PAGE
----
In 1957, Harlequin entered into a partnership with Mills & Boon, where they established the North American publishing rights to their romances. The first Mills & Boon released as a Harlequin Romance was The Hospital in Buwambo by Anne Vinton (#407). By 1960, Harlequin would release category romance exclusively. The books would never extend into the bedroom. They consisted of no more than kisses and passionate embraces. If there were any love-making scenes, they were between married partners and never explicit but written in a “fade to black” sense.
Harlequin purchased Mills & Boon outright in 1971, significantly expanding their library. By 1972 the monumental revolution in the industry and culture would lead to major changes at Harlequin.
In response to the radical sexual transformation of the 1970s, Harlequin created the Presents line. In the beginning, these were just reprints of “steamy” Mills & Boons repackaged and rebranded. Authors Anne Hampson, Anne Mather, and Violet Winspear would be the sole producers of Presents romances for the first couple of years. Cover artist Don Sinclair would create new artwork for the first 100+ editions of Presents.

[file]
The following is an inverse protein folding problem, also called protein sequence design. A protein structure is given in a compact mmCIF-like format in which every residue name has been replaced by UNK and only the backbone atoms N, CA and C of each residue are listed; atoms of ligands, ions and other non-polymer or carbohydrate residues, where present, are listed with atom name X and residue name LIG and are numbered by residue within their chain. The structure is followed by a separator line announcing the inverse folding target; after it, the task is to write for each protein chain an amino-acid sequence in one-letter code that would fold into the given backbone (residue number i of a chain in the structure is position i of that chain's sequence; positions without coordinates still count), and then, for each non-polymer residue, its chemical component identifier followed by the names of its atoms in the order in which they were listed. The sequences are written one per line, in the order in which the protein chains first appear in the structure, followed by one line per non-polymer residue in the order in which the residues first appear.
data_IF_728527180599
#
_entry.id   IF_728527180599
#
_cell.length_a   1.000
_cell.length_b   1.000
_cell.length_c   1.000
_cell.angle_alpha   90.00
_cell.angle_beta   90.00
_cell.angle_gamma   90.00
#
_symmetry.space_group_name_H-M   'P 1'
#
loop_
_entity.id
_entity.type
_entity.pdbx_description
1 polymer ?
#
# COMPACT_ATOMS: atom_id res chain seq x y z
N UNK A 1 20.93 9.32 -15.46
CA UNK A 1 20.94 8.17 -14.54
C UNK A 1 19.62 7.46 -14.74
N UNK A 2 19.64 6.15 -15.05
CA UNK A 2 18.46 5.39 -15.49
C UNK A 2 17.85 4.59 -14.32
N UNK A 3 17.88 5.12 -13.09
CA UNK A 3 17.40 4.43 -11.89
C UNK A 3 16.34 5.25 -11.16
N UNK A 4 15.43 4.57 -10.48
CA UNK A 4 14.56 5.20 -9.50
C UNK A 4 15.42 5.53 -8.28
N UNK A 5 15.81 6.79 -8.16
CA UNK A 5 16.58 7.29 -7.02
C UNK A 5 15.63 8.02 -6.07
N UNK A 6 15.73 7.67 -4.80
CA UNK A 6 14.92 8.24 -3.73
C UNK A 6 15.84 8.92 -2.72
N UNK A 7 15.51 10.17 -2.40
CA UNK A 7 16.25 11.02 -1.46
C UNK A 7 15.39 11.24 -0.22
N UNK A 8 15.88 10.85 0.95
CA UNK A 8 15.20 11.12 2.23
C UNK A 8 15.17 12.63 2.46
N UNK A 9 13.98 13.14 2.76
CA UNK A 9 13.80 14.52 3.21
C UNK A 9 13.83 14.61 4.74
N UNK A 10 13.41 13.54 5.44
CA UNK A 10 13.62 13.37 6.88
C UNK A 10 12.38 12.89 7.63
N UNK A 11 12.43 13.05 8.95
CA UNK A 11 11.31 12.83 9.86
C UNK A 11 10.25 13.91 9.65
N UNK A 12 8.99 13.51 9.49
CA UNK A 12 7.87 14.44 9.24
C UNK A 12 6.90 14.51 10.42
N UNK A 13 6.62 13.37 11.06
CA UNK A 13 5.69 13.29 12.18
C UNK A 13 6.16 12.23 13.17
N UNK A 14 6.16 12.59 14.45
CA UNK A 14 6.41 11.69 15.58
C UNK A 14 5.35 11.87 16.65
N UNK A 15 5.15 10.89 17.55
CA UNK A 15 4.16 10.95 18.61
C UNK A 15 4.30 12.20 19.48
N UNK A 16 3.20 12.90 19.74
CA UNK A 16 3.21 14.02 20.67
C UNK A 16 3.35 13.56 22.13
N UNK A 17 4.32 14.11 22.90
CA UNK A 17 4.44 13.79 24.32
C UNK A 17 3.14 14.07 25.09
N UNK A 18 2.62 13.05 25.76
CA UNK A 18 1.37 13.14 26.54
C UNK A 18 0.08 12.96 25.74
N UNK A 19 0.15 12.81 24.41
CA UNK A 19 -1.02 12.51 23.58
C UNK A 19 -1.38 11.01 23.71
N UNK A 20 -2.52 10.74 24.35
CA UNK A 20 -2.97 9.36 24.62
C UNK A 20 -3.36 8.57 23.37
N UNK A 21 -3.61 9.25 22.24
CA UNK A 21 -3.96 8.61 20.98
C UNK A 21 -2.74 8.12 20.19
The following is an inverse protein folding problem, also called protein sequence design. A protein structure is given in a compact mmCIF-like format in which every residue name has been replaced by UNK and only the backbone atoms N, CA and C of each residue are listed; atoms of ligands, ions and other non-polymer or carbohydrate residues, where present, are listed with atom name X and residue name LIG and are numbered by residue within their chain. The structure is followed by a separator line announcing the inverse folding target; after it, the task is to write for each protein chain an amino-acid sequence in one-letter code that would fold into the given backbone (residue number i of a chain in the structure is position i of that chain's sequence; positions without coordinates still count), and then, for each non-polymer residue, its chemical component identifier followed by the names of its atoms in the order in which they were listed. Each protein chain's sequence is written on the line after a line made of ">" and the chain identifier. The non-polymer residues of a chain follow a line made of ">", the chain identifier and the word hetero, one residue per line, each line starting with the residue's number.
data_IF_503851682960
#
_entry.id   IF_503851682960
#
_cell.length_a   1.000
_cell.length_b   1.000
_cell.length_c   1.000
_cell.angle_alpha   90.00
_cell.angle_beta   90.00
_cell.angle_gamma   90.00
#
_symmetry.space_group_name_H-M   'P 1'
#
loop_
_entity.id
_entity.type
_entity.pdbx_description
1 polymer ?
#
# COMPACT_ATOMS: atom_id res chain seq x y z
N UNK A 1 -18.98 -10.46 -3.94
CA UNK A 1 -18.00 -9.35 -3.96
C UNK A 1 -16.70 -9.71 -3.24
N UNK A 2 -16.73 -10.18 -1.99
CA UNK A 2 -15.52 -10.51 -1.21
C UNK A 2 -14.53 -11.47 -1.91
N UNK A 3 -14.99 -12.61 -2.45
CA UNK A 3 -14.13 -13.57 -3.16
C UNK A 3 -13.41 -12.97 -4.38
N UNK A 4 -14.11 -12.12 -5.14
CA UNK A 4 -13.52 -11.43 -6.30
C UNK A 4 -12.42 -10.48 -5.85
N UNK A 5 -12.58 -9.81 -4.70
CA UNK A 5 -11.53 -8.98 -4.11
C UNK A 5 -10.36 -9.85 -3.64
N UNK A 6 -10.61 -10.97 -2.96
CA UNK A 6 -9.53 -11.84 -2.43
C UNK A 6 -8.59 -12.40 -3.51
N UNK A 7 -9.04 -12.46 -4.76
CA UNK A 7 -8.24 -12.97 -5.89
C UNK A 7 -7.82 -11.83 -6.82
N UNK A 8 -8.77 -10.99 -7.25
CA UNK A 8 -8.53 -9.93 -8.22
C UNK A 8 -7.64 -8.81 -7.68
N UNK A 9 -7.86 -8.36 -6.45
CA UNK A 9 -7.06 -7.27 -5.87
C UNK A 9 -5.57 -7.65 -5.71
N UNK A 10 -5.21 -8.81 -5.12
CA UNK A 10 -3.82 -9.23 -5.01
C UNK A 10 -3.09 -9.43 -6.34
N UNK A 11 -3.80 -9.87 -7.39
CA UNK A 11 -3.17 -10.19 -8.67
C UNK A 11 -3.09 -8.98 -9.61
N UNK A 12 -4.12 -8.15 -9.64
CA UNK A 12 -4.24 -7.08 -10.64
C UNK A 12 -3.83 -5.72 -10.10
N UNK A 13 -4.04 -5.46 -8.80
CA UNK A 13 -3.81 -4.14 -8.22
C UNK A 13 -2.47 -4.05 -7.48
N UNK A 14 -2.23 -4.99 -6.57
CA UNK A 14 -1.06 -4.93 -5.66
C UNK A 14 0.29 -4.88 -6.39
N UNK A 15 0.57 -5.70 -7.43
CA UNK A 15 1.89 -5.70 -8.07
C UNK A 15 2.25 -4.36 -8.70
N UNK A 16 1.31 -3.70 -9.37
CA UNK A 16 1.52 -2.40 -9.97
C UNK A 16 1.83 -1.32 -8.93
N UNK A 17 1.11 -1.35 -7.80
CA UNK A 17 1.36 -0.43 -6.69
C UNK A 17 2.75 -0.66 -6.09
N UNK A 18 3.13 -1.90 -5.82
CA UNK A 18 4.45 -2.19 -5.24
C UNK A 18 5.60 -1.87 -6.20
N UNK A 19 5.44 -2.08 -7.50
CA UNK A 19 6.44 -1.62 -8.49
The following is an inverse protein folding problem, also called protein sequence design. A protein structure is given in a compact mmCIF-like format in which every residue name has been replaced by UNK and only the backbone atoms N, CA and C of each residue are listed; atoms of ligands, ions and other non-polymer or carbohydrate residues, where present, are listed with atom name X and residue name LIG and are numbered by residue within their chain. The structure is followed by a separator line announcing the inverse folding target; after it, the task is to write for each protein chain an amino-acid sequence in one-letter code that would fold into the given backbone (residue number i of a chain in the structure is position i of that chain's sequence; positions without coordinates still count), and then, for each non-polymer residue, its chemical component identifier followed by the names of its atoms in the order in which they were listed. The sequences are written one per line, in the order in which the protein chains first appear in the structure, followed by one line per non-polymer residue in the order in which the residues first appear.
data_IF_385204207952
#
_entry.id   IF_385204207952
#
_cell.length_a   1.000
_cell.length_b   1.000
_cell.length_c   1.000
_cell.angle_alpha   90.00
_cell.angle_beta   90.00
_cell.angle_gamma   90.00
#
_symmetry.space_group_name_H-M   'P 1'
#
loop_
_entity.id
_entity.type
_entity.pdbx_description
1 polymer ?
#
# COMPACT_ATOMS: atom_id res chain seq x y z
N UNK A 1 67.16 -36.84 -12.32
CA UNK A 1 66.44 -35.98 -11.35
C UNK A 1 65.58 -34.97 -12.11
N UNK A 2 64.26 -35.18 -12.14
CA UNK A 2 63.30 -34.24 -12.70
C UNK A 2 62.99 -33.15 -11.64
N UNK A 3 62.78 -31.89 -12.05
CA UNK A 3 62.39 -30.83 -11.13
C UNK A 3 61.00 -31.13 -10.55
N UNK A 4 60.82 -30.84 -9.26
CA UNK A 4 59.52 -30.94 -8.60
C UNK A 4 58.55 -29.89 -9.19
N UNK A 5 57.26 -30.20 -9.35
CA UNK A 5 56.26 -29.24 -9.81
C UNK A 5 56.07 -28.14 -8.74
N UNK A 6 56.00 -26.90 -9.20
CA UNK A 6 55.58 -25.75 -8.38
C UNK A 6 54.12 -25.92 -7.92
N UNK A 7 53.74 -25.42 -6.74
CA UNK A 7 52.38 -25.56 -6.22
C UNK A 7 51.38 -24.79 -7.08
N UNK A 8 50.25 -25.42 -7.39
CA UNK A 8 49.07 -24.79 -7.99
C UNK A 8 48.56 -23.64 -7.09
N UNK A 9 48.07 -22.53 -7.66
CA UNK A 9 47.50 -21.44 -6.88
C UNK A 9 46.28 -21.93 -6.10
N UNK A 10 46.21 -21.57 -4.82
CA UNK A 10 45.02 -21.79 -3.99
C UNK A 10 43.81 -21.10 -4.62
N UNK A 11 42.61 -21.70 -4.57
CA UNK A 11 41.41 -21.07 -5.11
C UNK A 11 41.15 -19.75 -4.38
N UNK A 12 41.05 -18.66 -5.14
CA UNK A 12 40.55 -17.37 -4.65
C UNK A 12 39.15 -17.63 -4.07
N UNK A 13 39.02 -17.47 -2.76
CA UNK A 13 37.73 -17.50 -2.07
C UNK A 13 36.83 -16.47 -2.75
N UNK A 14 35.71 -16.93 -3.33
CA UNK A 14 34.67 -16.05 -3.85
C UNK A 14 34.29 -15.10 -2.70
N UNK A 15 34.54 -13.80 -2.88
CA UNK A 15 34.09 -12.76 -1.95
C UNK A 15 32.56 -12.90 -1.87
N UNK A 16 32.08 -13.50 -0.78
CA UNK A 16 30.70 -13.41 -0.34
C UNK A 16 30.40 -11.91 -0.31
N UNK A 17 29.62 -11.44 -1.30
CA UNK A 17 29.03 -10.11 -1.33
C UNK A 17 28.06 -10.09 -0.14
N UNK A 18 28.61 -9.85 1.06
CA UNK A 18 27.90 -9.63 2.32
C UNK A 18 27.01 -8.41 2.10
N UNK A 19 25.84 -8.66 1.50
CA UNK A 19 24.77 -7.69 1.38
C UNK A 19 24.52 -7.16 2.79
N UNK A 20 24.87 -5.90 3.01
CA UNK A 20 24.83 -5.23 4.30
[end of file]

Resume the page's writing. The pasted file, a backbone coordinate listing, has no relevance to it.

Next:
More sensual in nature than Romances, Presents would move beyond kisses, often using euphemisms to convey sex. However, it would be a while before plots contained explicitly detailed scenes. Intercourse between unmarried partners, particularly the kind that wasn’t considered “forced seduction,” was still years away. Usual tropes included arranged or forced marriages, Greek or Latin millionaires, and widowed heroines who had never experienced true sexual pleasure.